Finding a Focus in Emergency Ultrasound: An Interview with Jacob Avila, MD
Samuel Southgate, MSIV, University of Connecticut School of Medicine
EMRA MSC Editor, 2019-21
Our Pathways in EM series focuses on ultrasound this month. We spoke with Jacob Avila, MD, Ultrasound Director at the University of Kentucky, Lexington, about his passion for this emergency medicine niche. He is the creator of 5 Minute Sono, frequent contributor to Ultrasound of the Week, and a member of Ultrasound Podcast and Ultrasound G.E.L. podcast.
What got you interested in ultrasound and how has your expertise in this area shaped your career trajectory?
I did my medical school training in Loma Linda, California, and when I was doing my ER rotation there as a fourth-year I met my first mentor, Viam Dinh. He introduced me to bedside ultrasound; up until that point, I’d had minimal experience with it. I matched in Chattanooga, Tennessee, and was fortunate enough to have Ben Smith as my ultrasound director. He’s just my kind of guy: slightly nerdy and a great educator and physician. He helped me to grow my passion for ultrasound; he even helped me write my first website, fiveminsono.com. While I love being a doctor, my favorite aspect of emergency medicine is definitely bedside ultrasound and its most useful applications. It’s easy to shape your career to follow the things that you are passionate about. I ended up doing an ultrasound fellowship in Lexington, Kentucky, which is where I currently work as Ultrasound Director.
What are the benefits of pursuing an ultrasound fellowship after residency? Where can you go with a fellowship?
I think the benefit depends on what you want to do with it. I don’t know of any residency program that does not teach residents well enough to be adequate at ultrasound. I think people going into ultrasound fellowships fall into two categories. On one hand, you have people that want to get better at a certain aspect of ultrasound, such as advanced echocardiography and nerve blocks. These graduating residents may have proficiency with basic bedside ultrasound but want further training in a certain aspect of ultrasound in which they may have not gotten training for in their particular residencies. On the other hand, you have the ultrasound fellow who wants to make ultrasound part of their career path. It is increasingly difficult, especially if you are trying to get into academic institutions, to be an ultrasound director or run a program without extra fellowship training.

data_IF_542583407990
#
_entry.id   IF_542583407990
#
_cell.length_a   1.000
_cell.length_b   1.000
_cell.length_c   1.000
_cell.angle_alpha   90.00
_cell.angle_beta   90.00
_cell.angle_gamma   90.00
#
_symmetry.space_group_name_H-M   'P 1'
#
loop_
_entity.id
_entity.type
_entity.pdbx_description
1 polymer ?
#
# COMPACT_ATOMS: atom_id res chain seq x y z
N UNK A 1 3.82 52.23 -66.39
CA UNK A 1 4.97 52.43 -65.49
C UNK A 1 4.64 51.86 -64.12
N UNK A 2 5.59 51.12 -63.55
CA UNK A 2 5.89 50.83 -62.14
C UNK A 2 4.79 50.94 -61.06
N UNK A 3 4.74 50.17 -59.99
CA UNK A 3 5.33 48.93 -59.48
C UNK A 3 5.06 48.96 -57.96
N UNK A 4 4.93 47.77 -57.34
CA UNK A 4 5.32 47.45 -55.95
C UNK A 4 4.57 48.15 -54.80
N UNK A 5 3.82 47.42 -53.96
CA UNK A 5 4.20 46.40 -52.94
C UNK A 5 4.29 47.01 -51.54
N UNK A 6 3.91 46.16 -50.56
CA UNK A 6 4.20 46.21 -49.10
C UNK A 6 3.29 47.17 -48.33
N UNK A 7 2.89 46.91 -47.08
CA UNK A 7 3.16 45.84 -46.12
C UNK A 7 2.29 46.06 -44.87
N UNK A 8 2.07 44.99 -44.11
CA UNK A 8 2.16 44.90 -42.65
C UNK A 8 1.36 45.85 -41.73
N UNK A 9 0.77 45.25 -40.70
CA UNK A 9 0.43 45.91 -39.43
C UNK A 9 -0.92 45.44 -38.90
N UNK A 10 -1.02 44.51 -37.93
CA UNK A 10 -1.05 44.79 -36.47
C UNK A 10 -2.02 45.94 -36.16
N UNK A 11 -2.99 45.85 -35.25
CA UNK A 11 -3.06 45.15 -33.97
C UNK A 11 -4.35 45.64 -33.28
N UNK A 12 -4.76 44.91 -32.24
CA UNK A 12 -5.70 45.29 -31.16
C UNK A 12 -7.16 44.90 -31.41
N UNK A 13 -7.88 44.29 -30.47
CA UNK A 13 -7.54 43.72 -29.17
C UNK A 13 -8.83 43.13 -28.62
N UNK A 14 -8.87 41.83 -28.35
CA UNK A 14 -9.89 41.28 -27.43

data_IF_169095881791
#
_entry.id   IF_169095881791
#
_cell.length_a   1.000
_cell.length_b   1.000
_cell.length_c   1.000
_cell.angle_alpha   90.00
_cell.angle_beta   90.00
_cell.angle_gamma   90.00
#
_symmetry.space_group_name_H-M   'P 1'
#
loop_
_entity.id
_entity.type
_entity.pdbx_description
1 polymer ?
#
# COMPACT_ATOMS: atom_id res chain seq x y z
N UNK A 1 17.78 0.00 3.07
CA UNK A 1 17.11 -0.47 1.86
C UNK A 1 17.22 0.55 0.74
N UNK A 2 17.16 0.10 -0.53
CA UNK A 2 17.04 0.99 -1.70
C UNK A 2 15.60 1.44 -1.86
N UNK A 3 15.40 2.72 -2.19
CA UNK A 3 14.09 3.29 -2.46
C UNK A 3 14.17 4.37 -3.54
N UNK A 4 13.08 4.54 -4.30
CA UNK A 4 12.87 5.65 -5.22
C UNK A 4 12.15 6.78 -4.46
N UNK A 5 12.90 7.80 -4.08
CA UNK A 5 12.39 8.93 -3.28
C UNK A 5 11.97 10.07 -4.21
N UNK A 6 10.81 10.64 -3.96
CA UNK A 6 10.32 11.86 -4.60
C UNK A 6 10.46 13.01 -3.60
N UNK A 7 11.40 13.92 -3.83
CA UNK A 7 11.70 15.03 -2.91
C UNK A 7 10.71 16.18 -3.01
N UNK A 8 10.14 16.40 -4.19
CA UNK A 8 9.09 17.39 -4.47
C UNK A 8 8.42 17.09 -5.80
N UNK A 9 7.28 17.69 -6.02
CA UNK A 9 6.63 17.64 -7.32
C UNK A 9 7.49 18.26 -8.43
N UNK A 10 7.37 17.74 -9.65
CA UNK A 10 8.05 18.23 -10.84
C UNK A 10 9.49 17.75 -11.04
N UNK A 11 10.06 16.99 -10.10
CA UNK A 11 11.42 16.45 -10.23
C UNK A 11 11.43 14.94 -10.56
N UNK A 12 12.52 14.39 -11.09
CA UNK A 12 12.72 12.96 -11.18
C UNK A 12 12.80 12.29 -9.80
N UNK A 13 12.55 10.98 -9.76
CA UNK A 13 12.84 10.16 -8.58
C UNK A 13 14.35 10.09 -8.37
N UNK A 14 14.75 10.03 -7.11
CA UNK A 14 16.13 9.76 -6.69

There seems to be an ever-increasing number of applications for ultrasound in the ED. What do you anticipate will be some of the significant developments in EM ultrasound in the near future?
I think that there definitely are going to be newer applications for bedside ultrasound that we are not even thinking about right now. The applications that are most beneficial that we are not using to their full potential at present would probably be transesophageal echocardiography and bedside nerve blocks.
As the creator of one of the most popular high-yield ultrasound resources (5minsono.com) what are some of your other favorite educational resources from other leaders in the field?
For nerve blocks, Highland Ultrasound is my go-to resource. There are a lot of great videos on Vimeo. I am a little bit biased, but I happen to think Ultrasound Podcast, Ultrasound G.E.L., and Ultrasound of the Week are pretty sweet resources as well.
What are some of the best opportunities for medical students interested in EM ultrasound to get involved in the field?
Locally, make sure to let the ultrasound leaders where you are located know that you are interested in learning, teaching, and being involved. On the national level, many of us are readily available on Twitter (I am @UltrasoundMD) and Instagram!
Feb 06, 2020
Health Policy Journal Club: The Best Medicine Isn't Medicine At All
It is clear from this study that frequent ED users are a population with many interdisciplinary needs, and integrated data systems can help identify needs that might be otherwise obscured when focusing on a single, siloed department.